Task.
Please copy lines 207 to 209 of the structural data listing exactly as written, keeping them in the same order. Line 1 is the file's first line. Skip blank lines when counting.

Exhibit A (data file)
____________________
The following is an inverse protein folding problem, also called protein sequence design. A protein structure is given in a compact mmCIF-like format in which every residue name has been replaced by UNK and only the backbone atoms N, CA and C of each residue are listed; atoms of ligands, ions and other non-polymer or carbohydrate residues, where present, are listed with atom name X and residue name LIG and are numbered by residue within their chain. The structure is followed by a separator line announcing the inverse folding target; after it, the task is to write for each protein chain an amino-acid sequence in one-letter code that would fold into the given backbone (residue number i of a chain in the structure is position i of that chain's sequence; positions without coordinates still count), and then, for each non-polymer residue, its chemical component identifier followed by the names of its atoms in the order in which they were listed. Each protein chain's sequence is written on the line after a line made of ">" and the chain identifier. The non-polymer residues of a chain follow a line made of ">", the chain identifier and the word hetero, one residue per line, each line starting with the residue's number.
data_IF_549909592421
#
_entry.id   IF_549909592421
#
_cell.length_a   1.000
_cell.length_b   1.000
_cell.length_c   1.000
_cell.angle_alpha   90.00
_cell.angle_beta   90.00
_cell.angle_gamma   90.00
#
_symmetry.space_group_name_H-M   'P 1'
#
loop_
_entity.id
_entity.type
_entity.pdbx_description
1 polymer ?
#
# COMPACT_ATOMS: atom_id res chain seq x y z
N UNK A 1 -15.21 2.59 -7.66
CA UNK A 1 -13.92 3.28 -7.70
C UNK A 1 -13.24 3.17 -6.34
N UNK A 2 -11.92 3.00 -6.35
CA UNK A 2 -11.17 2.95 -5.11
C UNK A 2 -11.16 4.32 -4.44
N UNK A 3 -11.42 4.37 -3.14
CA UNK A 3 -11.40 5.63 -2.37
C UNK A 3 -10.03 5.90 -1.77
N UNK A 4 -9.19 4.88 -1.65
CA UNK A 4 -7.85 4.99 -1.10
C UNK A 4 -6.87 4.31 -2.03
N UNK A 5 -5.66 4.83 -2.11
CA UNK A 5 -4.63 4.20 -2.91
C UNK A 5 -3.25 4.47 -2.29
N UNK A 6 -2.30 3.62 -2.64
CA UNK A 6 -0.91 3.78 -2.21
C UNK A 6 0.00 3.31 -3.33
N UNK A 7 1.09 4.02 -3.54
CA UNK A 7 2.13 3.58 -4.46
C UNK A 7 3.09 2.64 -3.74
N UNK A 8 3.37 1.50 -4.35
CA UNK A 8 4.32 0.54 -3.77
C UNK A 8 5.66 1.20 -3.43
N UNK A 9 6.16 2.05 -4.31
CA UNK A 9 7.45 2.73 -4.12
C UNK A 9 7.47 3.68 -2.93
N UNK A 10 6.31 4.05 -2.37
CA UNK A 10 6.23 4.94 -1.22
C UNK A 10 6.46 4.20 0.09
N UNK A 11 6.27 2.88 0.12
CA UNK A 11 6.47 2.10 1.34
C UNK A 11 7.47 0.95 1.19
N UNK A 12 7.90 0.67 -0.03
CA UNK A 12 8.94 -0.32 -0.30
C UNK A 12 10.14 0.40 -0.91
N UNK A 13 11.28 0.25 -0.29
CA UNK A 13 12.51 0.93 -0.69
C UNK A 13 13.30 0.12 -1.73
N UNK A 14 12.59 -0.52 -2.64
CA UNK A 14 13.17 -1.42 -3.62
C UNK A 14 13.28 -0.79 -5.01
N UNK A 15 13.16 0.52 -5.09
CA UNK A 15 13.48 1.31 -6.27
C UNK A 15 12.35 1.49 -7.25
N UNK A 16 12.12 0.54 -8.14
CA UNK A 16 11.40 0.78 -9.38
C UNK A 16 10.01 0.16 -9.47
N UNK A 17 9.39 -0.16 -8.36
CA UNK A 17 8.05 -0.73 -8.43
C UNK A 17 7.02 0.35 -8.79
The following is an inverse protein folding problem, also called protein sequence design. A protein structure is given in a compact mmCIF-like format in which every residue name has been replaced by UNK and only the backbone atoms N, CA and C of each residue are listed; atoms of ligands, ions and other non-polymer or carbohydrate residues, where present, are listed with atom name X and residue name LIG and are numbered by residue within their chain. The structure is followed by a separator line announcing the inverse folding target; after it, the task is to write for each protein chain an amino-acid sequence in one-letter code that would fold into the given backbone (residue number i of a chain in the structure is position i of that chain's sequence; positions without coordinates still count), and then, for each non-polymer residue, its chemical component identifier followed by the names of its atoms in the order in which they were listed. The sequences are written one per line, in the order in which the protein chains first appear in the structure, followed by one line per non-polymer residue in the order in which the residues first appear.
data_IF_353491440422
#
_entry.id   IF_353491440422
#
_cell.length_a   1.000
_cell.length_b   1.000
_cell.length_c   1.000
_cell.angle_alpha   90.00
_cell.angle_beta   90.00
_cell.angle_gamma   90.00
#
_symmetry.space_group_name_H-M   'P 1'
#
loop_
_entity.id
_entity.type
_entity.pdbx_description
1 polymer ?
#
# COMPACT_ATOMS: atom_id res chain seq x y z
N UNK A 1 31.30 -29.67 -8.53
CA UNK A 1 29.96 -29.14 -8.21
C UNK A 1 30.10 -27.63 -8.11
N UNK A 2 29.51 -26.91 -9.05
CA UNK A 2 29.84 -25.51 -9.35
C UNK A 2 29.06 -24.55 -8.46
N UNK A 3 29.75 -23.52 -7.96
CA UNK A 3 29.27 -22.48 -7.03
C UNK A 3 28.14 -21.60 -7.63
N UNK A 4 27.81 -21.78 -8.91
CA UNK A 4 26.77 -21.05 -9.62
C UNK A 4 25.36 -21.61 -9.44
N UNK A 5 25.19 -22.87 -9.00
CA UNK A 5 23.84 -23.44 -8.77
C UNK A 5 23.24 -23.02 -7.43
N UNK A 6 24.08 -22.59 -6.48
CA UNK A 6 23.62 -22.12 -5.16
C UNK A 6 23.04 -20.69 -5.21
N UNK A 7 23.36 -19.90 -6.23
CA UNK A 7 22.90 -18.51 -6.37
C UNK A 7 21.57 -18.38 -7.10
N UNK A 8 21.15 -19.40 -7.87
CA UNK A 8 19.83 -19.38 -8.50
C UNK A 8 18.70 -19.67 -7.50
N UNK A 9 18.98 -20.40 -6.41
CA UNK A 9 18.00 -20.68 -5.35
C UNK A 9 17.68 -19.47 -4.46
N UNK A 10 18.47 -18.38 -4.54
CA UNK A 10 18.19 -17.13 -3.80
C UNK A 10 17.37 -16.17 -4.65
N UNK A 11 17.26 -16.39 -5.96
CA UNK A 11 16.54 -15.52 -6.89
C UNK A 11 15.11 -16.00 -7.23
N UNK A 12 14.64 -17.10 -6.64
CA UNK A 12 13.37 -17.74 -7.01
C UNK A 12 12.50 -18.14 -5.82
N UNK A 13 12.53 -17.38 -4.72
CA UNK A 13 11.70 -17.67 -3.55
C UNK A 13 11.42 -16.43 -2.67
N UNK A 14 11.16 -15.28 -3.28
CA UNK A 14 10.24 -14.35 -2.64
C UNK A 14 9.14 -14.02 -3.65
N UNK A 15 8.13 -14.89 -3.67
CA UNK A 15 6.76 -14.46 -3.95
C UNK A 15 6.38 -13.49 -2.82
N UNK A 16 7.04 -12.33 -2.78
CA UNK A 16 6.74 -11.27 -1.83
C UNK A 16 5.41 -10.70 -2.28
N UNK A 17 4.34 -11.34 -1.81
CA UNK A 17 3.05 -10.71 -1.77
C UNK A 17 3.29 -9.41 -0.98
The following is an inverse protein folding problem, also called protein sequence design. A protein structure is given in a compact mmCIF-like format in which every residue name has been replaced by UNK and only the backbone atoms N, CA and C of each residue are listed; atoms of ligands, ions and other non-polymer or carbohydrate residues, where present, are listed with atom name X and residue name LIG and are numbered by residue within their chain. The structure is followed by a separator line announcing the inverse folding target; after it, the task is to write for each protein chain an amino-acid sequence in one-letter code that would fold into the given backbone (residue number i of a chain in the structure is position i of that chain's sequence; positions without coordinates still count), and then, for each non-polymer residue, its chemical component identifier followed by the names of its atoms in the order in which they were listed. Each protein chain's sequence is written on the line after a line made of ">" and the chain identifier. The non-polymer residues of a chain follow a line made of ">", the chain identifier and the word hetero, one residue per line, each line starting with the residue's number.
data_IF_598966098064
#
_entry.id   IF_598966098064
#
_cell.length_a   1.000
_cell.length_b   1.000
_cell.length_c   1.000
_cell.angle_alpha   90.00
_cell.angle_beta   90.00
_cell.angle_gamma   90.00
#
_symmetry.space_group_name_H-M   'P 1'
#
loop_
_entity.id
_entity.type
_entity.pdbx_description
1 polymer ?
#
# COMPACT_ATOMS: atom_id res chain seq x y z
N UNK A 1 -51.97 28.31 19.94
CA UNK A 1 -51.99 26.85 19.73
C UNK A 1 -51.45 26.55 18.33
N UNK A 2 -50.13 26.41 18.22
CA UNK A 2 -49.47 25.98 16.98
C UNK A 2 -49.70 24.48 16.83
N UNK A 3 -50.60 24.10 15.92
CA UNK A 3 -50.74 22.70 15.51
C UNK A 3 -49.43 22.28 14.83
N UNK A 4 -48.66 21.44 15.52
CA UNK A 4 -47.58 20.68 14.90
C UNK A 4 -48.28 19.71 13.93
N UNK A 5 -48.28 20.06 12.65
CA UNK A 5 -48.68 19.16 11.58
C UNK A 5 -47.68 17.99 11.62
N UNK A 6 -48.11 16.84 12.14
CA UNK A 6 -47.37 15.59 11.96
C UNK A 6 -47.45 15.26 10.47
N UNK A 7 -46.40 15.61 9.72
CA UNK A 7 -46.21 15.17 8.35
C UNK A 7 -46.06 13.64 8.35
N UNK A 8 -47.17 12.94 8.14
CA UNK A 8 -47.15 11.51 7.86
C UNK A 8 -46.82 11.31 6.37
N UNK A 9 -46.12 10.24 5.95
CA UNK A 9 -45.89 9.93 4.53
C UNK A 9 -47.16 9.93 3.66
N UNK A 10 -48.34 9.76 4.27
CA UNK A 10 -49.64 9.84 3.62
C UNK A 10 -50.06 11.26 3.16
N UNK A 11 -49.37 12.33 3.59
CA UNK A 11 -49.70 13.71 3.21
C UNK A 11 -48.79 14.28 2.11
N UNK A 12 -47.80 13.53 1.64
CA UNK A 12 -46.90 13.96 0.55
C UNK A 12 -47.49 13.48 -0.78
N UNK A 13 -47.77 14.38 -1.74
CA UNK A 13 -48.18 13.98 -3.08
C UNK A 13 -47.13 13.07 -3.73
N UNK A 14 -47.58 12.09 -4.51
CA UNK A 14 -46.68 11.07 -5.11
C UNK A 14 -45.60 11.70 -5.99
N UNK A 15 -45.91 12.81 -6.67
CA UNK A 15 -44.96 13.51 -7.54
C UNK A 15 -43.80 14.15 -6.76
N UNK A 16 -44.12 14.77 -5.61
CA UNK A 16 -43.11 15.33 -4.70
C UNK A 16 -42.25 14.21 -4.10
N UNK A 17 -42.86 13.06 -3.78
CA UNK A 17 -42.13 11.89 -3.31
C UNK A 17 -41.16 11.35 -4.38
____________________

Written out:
C UNK A 14 -45.60 11.70 -5.99
N UNK A 15 -45.91 12.81 -6.67
CA UNK A 15 -44.96 13.51 -7.54